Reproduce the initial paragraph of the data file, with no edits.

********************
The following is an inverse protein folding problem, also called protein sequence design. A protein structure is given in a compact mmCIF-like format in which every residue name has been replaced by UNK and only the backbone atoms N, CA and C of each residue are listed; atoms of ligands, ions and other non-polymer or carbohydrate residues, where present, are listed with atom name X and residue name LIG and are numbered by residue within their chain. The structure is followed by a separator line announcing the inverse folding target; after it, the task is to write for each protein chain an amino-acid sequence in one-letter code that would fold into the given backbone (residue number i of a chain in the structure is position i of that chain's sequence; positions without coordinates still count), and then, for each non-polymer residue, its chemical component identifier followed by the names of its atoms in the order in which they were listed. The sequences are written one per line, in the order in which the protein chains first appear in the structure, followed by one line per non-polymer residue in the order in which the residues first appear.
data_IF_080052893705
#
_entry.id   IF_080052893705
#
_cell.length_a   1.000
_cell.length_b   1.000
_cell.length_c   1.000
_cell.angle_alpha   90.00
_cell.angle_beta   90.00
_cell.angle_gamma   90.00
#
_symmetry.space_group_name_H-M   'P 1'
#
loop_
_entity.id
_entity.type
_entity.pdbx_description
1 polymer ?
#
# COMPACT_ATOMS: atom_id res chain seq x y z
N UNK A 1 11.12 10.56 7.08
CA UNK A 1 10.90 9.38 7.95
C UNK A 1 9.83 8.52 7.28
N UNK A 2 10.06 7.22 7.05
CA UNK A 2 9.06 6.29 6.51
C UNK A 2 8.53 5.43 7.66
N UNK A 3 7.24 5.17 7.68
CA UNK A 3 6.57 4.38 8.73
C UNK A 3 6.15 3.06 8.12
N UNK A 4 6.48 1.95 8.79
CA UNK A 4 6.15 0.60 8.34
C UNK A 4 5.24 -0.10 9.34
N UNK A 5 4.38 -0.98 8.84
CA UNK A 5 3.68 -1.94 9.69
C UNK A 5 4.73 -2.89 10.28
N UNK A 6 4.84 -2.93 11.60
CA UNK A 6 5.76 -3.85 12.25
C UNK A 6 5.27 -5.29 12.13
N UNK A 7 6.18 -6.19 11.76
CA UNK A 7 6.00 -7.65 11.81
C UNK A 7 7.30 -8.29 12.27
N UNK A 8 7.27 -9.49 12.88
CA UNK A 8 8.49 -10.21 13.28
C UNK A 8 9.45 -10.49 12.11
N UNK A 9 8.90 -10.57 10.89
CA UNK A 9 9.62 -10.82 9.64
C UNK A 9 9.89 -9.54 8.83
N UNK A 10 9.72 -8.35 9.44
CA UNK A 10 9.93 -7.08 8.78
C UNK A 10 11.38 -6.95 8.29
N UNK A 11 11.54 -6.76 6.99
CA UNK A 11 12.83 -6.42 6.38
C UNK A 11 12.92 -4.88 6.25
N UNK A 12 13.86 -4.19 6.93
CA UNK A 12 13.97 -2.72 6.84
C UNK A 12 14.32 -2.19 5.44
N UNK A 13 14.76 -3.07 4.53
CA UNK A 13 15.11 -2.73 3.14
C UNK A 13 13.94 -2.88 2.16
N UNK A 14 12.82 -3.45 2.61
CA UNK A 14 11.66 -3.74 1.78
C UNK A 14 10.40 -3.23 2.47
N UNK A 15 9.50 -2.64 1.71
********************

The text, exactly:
The following is an inverse protein folding problem, also called protein sequence design. A protein structure is given in a compact mmCIF-like format in which every residue name has been replaced by UNK and only the backbone atoms N, CA and C of each residue are listed; atoms of ligands, ions and other non-polymer or carbohydrate residues, where present, are listed with atom name X and residue name LIG and are numbered by residue within their chain. The structure is followed by a separator line announcing the inverse folding target; after it, the task is to write for each protein chain an amino-acid sequence in one-letter code that would fold into the given backbone (residue number i of a chain in the structure is position i of that chain's sequence; positions without coordinates still count), and then, for each non-polymer residue, its chemical component identifier followed by the names of its atoms in the order in which they were listed. The sequences are written one per line, in the order in which the protein chains first appear in the structure, followed by one line per non-polymer residue in the order in which the residues first appear.